Low magnesium levels predict heart disease risk and increase mortality by 50 percentSunday, March 10, 2013 by: John Phillip
Magnesium is a ubiquitous mineral that has been found in abundance in the human diet for countless generations. Over the past half century, this essential nutrient has been systematically weaned from the vast majority of leafy greens and vegetables due to poor soil conditions and the rapid rise in consumption of processed foods where any required nutrients have been removed in favor of added sugars, fats, artificial flavors and coloring.
Magnesium is required for proper electrical signaling within the heart muscle and helps stabilize a normal rhythm. Deficiency of the mineral has also been shown to increase arterial stiffness, increasing blood pressure and work load of the muscle, directly impacting cardiovascular health and mortality. Researchers from Japan, publishing the result of a study in the journal, Atherosclerosis have found that increased intakes of magnesium in the diet may reduce the risk of cardiovascular mortality by 50 percent.
Low magnesium intake creates an imbalance with calcium leading to arterial stiffnessPrior research works have determined that low magnesium levels are the best predictor of heart disease, contrary to the traditional belief that cholesterol or saturated fats play the biggest role. In a cohort of studies spanning the past 40 years, scientists have found that low magnesium levels are linked with all known cardiovascular risk factors including high blood pressure, arterial plaque build-up, calcification of soft tissues, excess cholesterol levels and hardening of the arteries.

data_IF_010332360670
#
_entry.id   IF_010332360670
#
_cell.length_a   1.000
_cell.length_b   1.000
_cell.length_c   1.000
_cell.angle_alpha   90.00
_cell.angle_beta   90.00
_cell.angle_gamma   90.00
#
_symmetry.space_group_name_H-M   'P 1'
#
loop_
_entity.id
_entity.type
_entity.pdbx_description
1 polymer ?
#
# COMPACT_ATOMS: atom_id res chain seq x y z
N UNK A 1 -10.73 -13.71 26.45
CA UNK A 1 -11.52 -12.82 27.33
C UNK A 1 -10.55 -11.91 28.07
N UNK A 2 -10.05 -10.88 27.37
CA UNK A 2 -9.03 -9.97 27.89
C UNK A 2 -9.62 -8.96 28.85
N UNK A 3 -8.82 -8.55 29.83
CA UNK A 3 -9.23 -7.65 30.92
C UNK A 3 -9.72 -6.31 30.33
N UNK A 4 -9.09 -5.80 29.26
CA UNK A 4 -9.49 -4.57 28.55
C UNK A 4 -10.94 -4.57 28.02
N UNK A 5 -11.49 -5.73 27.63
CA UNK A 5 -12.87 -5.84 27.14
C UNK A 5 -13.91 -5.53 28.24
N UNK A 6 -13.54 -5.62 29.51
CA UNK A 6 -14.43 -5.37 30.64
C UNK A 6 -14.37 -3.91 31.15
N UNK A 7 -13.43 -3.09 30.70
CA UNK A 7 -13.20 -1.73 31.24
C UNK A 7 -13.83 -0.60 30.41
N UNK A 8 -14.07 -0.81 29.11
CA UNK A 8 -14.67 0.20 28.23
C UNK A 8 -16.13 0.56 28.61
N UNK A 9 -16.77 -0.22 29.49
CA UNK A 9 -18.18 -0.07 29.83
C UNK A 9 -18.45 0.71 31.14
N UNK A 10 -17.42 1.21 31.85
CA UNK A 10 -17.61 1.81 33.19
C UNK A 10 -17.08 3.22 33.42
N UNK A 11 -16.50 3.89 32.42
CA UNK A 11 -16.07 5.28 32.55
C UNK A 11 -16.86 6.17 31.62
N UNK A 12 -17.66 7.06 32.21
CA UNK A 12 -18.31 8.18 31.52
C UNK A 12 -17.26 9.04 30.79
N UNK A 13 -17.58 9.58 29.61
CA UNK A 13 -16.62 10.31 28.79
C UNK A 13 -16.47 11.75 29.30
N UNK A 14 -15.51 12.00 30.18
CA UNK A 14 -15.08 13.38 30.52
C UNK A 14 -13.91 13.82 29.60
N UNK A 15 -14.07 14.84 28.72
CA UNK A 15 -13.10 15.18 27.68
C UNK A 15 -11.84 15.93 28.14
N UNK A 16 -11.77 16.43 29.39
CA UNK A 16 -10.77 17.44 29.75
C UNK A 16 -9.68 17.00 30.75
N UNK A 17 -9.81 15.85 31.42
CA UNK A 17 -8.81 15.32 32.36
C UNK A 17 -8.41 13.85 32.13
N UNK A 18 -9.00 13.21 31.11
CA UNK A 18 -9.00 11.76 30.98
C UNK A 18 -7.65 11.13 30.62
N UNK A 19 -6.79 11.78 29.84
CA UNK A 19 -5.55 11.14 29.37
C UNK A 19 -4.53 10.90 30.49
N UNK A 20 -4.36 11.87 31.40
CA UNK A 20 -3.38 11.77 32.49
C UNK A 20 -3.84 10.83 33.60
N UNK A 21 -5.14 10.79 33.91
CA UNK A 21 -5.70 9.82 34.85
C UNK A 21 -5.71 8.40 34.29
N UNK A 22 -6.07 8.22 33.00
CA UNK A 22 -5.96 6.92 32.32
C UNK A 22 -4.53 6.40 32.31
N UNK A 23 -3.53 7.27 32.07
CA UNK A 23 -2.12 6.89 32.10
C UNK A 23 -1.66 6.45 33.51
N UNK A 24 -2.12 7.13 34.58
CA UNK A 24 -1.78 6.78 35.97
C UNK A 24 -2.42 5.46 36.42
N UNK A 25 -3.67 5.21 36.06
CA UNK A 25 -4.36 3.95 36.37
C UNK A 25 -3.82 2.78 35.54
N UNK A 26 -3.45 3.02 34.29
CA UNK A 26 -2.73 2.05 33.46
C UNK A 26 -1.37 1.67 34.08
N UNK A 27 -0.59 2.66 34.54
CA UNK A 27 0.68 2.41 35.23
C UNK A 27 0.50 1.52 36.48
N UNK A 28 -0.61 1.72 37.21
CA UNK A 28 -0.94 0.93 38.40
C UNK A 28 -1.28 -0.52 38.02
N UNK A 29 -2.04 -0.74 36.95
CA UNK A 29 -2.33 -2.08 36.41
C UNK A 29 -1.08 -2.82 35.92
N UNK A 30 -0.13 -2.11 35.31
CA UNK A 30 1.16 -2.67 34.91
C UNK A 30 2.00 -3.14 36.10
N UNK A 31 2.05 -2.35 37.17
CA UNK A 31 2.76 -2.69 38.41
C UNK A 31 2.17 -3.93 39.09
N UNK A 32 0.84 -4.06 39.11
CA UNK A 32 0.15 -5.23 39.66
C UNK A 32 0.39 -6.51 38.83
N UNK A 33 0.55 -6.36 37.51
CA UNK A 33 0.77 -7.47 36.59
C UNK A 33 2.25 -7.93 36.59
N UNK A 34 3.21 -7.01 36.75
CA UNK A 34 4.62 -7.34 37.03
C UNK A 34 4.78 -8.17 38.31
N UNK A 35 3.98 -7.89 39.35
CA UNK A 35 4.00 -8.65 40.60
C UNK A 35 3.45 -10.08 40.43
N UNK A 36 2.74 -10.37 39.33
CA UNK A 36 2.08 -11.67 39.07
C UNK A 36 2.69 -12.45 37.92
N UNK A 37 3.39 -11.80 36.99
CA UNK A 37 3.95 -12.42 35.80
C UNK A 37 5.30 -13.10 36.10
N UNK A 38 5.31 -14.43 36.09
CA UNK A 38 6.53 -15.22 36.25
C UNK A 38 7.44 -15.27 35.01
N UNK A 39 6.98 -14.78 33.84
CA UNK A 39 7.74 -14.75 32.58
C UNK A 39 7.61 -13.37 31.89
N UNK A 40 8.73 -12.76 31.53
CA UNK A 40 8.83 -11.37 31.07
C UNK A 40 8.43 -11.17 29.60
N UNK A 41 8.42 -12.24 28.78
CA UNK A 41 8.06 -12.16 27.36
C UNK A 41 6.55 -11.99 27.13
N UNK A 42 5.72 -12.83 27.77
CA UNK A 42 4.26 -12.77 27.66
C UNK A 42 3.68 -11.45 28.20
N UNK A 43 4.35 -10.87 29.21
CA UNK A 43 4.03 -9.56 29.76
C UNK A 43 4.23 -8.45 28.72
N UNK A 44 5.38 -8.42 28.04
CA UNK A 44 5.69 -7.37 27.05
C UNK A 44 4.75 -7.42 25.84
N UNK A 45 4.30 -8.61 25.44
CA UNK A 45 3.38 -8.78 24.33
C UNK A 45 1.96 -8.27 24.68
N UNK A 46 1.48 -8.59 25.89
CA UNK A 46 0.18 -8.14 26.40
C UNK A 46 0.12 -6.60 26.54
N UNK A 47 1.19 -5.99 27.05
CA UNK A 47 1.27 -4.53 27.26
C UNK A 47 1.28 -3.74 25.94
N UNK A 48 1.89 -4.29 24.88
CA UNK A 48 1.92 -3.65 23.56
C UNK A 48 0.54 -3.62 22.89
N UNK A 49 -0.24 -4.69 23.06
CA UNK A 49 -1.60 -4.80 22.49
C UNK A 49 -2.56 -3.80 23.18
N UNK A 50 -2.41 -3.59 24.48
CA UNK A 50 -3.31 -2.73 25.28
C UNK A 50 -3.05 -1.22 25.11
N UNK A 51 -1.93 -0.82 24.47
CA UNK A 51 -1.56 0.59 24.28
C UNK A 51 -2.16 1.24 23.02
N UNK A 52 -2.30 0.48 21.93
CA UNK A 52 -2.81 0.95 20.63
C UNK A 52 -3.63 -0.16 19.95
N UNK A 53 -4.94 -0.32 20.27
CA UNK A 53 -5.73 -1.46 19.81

Researchers determined that decades of elevated calcium intake have not been balanced with increasing magnesium intake and consequently in the U.S., dietary calcium-to-magnesium ratios are increasing. Many people have been led to believe that they need to take copious amounts of supplemental calcium to maintain bone health, when in reality they are developing a homeostatic imbalance of the two minerals and dramatically increasing their risk of arterial stiffness, early cardiovascular disease and death.
Monitor daily magnesium consumption and supplement as necessary to improve cardiovascular healthDr. Carloyn Dean, Medical Advisor of the Nutritional Magnesium Association concluded "...heart disease is still the number one killer in America in spite of over two decades of statin use. The fact that low levels of magnesium are associated with all the risk factors and symptoms of heart disease, hypertension, diabetes, high cholesterol, heart arrhythmia, angina and heart attack can no longer be ignored; the evidence is much too compelling." The authors note that nuts and legumes are an excellent, natural source of magnesium, yet many people avoid them due to the misconception that they are unhealthy due to the high fat content.
Daily requirements for magnesium are 320 mg for women and 420 mg for men, yet many people take in less than half of these minimum amounts leading to a significant deficiency over time. Health-conscious individuals will optimize their diet, or supplement with a blended magnesium formulation to assure a daily intake of 400 to 500 mg. Additionally, it may be necessary to limit or eliminate calcium supplementation to maintain proper calcium to magnesium balance and dramatically lower the risk of heart disease and early death.
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About the author:
John Phillip is a Certified Nutritional Consultant and Health Researcher and Author who writes regularly on the cutting edge use of diet, lifestyle modifications and targeted supplementation to enhance and improve the quality and length of life. John is the author of 'Your Healthy Weight Loss Plan'.